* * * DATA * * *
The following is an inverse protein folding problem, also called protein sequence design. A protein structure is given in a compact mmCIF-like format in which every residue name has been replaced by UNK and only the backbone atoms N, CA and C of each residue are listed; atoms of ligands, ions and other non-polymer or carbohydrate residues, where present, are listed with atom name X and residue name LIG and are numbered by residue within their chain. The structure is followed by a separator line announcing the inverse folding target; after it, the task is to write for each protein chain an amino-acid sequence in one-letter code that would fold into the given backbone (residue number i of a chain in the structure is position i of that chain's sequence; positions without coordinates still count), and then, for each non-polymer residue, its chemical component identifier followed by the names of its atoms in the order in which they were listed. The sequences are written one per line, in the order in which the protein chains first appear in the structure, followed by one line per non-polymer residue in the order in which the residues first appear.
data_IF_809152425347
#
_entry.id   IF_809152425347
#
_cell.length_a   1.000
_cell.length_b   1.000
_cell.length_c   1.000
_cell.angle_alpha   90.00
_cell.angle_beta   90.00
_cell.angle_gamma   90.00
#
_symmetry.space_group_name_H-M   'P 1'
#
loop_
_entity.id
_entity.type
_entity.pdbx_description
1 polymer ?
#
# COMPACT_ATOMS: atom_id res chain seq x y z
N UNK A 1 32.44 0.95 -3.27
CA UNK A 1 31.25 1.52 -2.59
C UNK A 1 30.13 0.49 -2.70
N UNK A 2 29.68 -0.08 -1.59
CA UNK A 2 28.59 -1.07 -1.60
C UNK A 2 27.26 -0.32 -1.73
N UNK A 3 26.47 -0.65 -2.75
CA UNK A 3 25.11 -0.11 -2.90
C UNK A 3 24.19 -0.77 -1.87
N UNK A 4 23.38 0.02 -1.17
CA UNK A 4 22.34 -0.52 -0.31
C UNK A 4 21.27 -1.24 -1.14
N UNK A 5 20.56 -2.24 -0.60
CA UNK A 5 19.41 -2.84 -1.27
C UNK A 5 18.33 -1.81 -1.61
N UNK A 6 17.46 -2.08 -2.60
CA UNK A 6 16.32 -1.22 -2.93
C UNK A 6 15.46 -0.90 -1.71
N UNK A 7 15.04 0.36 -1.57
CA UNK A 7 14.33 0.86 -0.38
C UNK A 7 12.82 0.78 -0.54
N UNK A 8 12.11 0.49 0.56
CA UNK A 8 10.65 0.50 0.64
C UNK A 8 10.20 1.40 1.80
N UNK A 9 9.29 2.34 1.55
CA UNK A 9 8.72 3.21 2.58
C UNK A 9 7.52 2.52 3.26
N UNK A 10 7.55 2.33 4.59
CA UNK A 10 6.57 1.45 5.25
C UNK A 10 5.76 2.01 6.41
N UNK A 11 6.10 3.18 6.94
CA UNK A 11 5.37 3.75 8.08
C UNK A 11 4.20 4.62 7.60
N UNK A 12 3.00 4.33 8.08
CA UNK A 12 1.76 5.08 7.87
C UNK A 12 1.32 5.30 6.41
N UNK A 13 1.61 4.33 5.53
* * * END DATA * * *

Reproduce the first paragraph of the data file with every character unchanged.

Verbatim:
The following is an inverse protein folding problem, also called protein sequence design. A protein structure is given in a compact mmCIF-like format in which every residue name has been replaced by UNK and only the backbone atoms N, CA and C of each residue are listed; atoms of ligands, ions and other non-polymer or carbohydrate residues, where present, are listed with atom name X and residue name LIG and are numbered by residue within their chain. The structure is followed by a separator line announcing the inverse folding target; after it, the task is to write for each protein chain an amino-acid sequence in one-letter code that would fold into the given backbone (residue number i of a chain in the structure is position i of that chain's sequence; positions without coordinates still count), and then, for each non-polymer residue, its chemical component identifier followed by the names of its atoms in the order in which they were listed. The sequences are written one per line, in the order in which the protein chains first appear in the structure, followed by one line per non-polymer residue in the order in which the residues first appear.